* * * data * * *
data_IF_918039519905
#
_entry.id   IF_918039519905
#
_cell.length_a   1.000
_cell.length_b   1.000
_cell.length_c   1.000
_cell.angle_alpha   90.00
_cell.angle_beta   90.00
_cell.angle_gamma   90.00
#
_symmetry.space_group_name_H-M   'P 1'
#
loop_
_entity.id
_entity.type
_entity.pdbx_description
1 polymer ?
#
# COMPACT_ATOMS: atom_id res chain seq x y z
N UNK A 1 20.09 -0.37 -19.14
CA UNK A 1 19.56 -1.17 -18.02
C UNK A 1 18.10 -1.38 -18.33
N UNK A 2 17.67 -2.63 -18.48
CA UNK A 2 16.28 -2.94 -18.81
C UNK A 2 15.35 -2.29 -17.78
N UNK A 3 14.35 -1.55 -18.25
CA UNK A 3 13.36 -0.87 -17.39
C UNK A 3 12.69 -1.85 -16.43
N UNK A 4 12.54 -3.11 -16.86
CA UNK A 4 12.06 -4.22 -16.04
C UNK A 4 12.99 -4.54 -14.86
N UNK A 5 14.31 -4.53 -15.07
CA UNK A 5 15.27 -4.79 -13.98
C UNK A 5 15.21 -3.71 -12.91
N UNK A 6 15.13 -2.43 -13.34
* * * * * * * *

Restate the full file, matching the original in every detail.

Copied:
data_IF_918039519905
#
_entry.id   IF_918039519905
#
_cell.length_a   1.000
_cell.length_b   1.000
_cell.length_c   1.000
_cell.angle_alpha   90.00
_cell.angle_beta   90.00
_cell.angle_gamma   90.00
#
_symmetry.space_group_name_H-M   'P 1'
#
loop_
_entity.id
_entity.type
_entity.pdbx_description
1 polymer ?
#
# COMPACT_ATOMS: atom_id res chain seq x y z
N UNK A 1 20.09 -0.37 -19.14
CA UNK A 1 19.56 -1.17 -18.02
C UNK A 1 18.10 -1.38 -18.33
N UNK A 2 17.67 -2.63 -18.48
CA UNK A 2 16.28 -2.94 -18.81
C UNK A 2 15.35 -2.29 -17.78
N UNK A 3 14.35 -1.55 -18.25
CA UNK A 3 13.36 -0.87 -17.39
C UNK A 3 12.69 -1.85 -16.43
N UNK A 4 12.54 -3.11 -16.86
CA UNK A 4 12.06 -4.22 -16.04
C UNK A 4 12.99 -4.54 -14.86
N UNK A 5 14.31 -4.53 -15.07
CA UNK A 5 15.27 -4.79 -13.98
C UNK A 5 15.21 -3.71 -12.91
N UNK A 6 15.13 -2.43 -13.34